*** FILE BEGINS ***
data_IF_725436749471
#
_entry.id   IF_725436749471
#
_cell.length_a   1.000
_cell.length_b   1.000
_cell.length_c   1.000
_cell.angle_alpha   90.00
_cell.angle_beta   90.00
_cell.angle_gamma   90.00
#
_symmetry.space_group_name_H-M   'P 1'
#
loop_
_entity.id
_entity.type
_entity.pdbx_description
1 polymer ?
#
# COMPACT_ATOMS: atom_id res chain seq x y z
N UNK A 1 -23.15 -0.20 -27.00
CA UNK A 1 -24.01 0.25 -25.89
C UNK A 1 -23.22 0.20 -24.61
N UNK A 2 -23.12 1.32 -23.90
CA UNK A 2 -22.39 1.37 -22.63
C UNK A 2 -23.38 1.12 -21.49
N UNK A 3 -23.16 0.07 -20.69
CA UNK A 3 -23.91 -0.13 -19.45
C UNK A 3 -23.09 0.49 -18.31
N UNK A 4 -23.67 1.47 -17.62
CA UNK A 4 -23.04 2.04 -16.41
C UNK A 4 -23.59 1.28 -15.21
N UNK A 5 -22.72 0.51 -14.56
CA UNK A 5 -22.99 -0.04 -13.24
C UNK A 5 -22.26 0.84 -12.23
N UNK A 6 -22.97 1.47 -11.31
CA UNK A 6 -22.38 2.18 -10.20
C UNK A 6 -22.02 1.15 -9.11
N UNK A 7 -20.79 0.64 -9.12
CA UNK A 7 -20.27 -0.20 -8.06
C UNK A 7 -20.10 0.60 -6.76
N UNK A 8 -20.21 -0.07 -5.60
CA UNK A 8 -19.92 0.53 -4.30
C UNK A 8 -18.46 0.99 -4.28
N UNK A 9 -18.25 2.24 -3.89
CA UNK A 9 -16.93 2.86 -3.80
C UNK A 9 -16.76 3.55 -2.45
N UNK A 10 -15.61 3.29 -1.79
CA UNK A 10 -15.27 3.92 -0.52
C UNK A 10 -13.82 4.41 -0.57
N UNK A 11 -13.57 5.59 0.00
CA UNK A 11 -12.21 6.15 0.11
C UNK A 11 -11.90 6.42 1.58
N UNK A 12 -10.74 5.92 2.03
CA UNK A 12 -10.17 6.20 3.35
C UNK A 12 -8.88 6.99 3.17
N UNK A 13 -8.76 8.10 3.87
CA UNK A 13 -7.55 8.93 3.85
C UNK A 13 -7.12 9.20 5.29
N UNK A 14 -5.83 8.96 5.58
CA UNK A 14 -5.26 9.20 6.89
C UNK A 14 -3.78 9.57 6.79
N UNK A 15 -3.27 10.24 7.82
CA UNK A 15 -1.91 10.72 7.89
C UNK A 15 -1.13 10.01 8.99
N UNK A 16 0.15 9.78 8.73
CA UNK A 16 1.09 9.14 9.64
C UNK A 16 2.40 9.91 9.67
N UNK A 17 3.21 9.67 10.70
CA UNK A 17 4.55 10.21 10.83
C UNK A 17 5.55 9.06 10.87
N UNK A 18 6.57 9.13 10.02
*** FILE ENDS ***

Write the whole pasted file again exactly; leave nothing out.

data_IF_725436749471
#
_entry.id   IF_725436749471
#
_cell.length_a   1.000
_cell.length_b   1.000
_cell.length_c   1.000
_cell.angle_alpha   90.00
_cell.angle_beta   90.00
_cell.angle_gamma   90.00
#
_symmetry.space_group_name_H-M   'P 1'
#
loop_
_entity.id
_entity.type
_entity.pdbx_description
1 polymer ?
#
# COMPACT_ATOMS: atom_id res chain seq x y z
N UNK A 1 -23.15 -0.20 -27.00
CA UNK A 1 -24.01 0.25 -25.89
C UNK A 1 -23.22 0.20 -24.61
N UNK A 2 -23.12 1.32 -23.90
CA UNK A 2 -22.39 1.37 -22.63
C UNK A 2 -23.38 1.12 -21.49
N UNK A 3 -23.16 0.07 -20.69
CA UNK A 3 -23.91 -0.13 -19.45
C UNK A 3 -23.09 0.49 -18.31
N UNK A 4 -23.67 1.47 -17.62
CA UNK A 4 -23.04 2.04 -16.41
C UNK A 4 -23.59 1.28 -15.21
N UNK A 5 -22.72 0.51 -14.56
CA UNK A 5 -22.99 -0.04 -13.24
C UNK A 5 -22.26 0.84 -12.23
N UNK A 6 -22.97 1.47 -11.31
CA UNK A 6 -22.38 2.18 -10.20
C UNK A 6 -22.02 1.15 -9.11
N UNK A 7 -20.79 0.64 -9.12
CA UNK A 7 -20.27 -0.20 -8.06
C UNK A 7 -20.10 0.60 -6.76
N UNK A 8 -20.21 -0.07 -5.60
CA UNK A 8 -19.92 0.53 -4.30
C UNK A 8 -18.46 0.99 -4.28
N UNK A 9 -18.25 2.24 -3.89
CA UNK A 9 -16.93 2.86 -3.80
C UNK A 9 -16.76 3.55 -2.45
N UNK A 10 -15.61 3.29 -1.79
CA UNK A 10 -15.27 3.92 -0.52
C UNK A 10 -13.82 4.41 -0.57
N UNK A 11 -13.57 5.59 0.00
CA UNK A 11 -12.21 6.15 0.11
C UNK A 11 -11.90 6.42 1.58
N UNK A 12 -10.74 5.92 2.03
CA UNK A 12 -10.17 6.20 3.35
C UNK A 12 -8.88 6.99 3.17
N UNK A 13 -8.76 8.10 3.87
CA UNK A 13 -7.55 8.93 3.85
C UNK A 13 -7.12 9.20 5.29
N UNK A 14 -5.83 8.96 5.58
CA UNK A 14 -5.26 9.20 6.89
C UNK A 14 -3.78 9.57 6.79
N UNK A 15 -3.27 10.24 7.82
CA UNK A 15 -1.91 10.72 7.89
C UNK A 15 -1.13 10.01 8.99
N UNK A 16 0.15 9.78 8.73
CA UNK A 16 1.09 9.14 9.64
C UNK A 16 2.40 9.91 9.67
N UNK A 17 3.21 9.67 10.70
CA UNK A 17 4.55 10.21 10.83
C UNK A 17 5.55 9.06 10.87
N UNK A 18 6.57 9.13 10.02